One of the great things about studying at EARTH University was the experiential aspect of the classes. Not only were we able to participate in work experience on Wednesdays, but we were also able to take many field trips to see the tenets of sustainable development in practice. Here is a list and description of some of the places were were able to travel during our time at EARTH (and pictures too!).
Corsicana Organic Pineapple Farm:
During the sustainable agriculture week, we visited Finca Corsicana to learn about organic pineapple production. Team Pina (our class was split into two groups for a project) was tasked with comparing the organic plantation with a traditional commercial one. Aside from school work, we were able to eat pineapple straight from the field during the tour, and upon our return from the tour were offered the best Pina Coladas I have ever tasted in my life. It was especially cool to visit this farm with our professor because he owns his own organic pineapple farm and was very knowledgeable on the subject.
EARTH Sustainable Banana Plantation:
EARTH University has its own sustainable banana plantation that is part of the campus. If you shop at Whole Foods, take a look at the bananas you are buying because they might be from EARTH; the university has a contract with Whole Foods because of its sustainable practices. I was on Team Banana, so we were tasked with also evaluating the plantation’s commitment to sustainability. It was clear after speaking with one of the workers, Tulio, that EARTH does a lot for the happiness of its workers. Additionally, because it is a research institution, there is a trial organic banana section; the current environment of Costa Rica has prevented any large-scale organic banana plantations from being viable.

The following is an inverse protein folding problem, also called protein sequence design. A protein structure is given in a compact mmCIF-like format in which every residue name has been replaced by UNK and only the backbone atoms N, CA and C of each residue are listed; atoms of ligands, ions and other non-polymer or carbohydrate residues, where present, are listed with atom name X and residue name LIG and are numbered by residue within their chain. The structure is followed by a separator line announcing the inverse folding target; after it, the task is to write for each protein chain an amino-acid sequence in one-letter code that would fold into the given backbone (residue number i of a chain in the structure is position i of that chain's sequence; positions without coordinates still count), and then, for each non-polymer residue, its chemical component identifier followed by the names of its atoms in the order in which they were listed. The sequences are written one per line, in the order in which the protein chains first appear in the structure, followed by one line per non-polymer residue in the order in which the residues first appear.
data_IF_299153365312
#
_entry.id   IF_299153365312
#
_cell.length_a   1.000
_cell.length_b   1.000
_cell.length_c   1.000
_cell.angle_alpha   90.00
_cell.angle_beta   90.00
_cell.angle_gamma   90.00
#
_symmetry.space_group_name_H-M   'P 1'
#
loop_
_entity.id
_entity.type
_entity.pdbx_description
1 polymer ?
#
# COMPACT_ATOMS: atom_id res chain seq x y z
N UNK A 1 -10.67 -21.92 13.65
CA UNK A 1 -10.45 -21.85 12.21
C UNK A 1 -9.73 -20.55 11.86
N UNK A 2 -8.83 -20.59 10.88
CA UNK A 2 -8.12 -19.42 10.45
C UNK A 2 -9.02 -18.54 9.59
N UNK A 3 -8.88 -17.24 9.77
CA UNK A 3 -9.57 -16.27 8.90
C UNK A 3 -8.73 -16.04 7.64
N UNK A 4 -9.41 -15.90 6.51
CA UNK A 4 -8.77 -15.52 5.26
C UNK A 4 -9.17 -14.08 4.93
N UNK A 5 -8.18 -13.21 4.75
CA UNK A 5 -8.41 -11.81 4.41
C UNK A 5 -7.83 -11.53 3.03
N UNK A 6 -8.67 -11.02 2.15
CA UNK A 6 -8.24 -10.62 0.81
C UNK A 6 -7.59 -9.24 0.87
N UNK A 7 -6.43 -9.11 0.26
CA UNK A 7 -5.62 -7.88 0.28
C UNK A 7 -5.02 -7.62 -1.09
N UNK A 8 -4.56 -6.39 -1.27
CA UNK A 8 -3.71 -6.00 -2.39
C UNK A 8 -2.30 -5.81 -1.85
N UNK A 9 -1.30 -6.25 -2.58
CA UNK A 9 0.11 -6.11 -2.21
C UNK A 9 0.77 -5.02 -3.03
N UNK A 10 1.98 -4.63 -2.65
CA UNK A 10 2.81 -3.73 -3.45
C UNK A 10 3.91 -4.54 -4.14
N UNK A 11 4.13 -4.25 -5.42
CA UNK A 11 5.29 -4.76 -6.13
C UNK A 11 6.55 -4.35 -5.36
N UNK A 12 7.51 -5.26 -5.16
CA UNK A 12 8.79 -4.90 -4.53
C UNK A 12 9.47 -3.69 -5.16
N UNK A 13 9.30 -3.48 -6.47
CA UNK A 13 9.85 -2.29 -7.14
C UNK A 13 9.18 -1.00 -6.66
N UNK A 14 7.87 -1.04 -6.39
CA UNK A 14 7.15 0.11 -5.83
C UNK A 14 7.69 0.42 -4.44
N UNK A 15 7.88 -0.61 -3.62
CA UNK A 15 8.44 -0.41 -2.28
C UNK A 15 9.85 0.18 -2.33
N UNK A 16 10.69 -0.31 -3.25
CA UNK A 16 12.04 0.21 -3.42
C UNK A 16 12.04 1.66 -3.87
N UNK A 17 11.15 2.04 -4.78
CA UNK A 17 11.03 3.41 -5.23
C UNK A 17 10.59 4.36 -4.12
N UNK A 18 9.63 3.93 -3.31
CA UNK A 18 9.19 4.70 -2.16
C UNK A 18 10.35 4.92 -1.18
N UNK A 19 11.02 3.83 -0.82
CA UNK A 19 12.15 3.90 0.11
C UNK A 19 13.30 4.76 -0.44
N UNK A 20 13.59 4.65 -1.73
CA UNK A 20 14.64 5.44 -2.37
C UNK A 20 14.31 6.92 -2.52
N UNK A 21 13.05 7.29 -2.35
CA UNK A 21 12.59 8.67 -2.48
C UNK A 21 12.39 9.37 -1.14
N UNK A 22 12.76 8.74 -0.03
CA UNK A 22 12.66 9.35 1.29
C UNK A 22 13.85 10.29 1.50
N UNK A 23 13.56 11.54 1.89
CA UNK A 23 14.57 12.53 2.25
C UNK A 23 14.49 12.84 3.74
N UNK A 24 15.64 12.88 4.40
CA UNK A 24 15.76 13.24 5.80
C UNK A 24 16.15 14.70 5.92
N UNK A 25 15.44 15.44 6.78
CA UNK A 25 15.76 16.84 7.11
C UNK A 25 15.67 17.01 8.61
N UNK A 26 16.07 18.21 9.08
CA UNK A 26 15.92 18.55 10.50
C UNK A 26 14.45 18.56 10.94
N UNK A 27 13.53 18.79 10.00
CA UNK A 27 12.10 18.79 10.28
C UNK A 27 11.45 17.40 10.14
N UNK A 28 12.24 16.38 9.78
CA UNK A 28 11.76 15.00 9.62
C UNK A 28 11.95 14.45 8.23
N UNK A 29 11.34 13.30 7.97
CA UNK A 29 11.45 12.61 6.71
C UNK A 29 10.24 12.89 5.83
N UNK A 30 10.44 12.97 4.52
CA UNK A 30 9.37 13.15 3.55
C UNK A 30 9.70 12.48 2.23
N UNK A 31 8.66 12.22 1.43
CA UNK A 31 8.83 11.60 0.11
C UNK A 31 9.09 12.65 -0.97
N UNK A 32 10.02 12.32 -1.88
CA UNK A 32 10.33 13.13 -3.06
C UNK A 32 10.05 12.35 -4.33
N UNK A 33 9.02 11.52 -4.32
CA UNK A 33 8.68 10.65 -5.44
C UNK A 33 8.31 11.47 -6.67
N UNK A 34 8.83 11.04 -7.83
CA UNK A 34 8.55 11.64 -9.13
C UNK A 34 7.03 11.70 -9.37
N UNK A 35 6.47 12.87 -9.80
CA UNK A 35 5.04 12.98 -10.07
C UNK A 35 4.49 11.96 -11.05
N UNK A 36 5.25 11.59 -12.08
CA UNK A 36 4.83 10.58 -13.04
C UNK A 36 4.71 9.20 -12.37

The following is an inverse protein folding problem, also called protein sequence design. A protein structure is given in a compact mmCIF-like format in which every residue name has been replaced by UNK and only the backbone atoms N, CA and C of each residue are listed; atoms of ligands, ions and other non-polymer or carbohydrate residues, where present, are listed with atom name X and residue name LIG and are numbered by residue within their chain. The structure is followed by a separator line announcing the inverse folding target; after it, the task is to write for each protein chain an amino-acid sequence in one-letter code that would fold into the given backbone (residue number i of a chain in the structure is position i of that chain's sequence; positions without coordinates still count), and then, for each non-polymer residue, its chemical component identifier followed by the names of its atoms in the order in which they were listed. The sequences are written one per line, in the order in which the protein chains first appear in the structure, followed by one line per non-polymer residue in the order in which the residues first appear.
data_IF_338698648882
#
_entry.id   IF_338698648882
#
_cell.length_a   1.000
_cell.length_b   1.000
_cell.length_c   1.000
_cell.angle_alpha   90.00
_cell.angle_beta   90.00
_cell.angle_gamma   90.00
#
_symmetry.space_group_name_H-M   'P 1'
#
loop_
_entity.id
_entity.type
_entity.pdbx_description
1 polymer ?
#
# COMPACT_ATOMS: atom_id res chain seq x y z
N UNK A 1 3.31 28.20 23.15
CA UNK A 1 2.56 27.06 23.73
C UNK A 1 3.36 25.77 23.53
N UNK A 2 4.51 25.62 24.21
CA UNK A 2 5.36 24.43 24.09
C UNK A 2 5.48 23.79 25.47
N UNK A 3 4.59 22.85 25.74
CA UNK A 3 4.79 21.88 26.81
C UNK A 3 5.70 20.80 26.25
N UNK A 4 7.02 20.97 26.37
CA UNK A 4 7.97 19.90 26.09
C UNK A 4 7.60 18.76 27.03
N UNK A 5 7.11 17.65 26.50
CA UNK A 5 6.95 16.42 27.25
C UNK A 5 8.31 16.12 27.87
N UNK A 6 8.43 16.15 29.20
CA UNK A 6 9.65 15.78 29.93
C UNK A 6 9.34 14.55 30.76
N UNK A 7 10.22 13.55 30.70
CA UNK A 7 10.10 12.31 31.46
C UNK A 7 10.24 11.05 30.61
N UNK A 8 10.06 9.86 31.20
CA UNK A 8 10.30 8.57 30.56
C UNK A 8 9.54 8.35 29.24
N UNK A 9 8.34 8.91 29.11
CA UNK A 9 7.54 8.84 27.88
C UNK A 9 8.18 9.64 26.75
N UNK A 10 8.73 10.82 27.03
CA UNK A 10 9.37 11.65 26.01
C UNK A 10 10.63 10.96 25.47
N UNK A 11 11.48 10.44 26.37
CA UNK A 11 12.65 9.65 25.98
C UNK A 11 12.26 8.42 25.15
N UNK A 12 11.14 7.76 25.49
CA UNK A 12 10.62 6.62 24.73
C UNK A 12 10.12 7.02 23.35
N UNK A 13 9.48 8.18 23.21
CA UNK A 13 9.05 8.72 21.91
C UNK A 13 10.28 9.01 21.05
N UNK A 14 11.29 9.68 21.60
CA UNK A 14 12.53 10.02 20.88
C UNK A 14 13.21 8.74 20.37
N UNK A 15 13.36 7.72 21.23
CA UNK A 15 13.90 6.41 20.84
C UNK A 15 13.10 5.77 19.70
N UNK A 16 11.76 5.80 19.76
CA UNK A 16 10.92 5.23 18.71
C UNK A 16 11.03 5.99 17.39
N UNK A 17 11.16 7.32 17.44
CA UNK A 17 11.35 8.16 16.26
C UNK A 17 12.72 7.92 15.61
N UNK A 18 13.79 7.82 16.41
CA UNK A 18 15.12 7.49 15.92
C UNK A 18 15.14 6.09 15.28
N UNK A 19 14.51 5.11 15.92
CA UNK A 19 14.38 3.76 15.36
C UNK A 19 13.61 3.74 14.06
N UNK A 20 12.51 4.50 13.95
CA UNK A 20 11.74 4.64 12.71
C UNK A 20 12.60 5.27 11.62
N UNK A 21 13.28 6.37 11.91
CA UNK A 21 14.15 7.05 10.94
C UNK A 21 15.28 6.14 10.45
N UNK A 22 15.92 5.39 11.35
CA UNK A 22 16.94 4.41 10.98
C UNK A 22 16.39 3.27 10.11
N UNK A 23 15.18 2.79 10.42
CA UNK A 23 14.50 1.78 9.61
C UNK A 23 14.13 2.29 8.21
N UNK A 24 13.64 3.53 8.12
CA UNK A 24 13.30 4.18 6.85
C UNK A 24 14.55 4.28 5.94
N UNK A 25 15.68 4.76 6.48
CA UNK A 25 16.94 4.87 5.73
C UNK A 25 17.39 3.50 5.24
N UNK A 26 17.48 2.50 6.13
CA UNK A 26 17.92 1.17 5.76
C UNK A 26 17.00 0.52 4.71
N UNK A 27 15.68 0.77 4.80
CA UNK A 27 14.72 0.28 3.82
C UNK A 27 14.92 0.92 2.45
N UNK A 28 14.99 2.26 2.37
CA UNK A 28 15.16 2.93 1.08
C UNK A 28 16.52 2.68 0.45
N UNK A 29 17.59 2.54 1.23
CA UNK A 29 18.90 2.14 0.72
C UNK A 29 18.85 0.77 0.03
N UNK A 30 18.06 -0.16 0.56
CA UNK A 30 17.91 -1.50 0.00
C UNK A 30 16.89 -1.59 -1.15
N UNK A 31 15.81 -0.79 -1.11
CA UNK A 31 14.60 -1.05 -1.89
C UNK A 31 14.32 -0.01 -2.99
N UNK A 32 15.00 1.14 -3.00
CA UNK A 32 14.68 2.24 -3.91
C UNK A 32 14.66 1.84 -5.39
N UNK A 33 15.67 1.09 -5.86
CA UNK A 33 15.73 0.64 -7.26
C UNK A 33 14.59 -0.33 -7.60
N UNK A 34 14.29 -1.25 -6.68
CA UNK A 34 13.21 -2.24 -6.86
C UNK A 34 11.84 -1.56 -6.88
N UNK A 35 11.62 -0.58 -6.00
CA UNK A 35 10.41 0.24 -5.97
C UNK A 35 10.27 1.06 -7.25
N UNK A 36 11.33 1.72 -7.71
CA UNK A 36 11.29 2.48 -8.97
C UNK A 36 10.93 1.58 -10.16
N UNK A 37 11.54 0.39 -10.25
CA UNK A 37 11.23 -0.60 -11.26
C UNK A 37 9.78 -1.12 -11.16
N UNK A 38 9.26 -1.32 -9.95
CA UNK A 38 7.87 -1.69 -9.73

Luna Nueva Biodynamic Farm:
Finca Luna Nueva, New Moon Farm, is an integrated organic farm near La Fortuna in Costa Rica, one of the most agriculturally rich regions in the country. The farm is also a biodynamic farm, meaning that it adheres to a set of agricultural principles that believe that the sun and the moon govern the productivity of the farm. It also means that the farm leaves space for the fairies and gnomes to frolic, but it’s still up for debate if this actually helps the farm. Our soil microbiologist guide was definitely a critic (as was our group), but didn’t seem to mind working there as long as he was in charge of the science and not the gnomes. I guess the farm still gives him plenty of room to frolic. In all seriousness, Luna Nueva was a great place, and a great respite from our hard lives at EARTH – the ecolodge had hot showers!
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<p><span style="color: rgb(29, 29, 29); font-family: Arial, Verdana, sans-serif; font-size: 12px; line-height: normal; background-color: rgb(237, 237, 237);">Hello! My name is Sydney Perlotto, and I am a junior at the University of Maryland, College Park majoring in Global Social Change and Development and minoring in Latin American Studies and International Development and Conflict Management. I am originally from Atlanta, GA but came to UMD because of its proximity to DC (and snow!). You can often find me volunteering around campus, baking tasty treats, or just generally frolicking! After traveling to Chile for a short term study abroad my sophomore year, I have definitely caught the travel bug and hope one day backpack throughout Latin America. Costa Rica is bound to be an adventure of language, culture, and biodiversity - and I have my waterproof hiking boots at the ready!</span></p>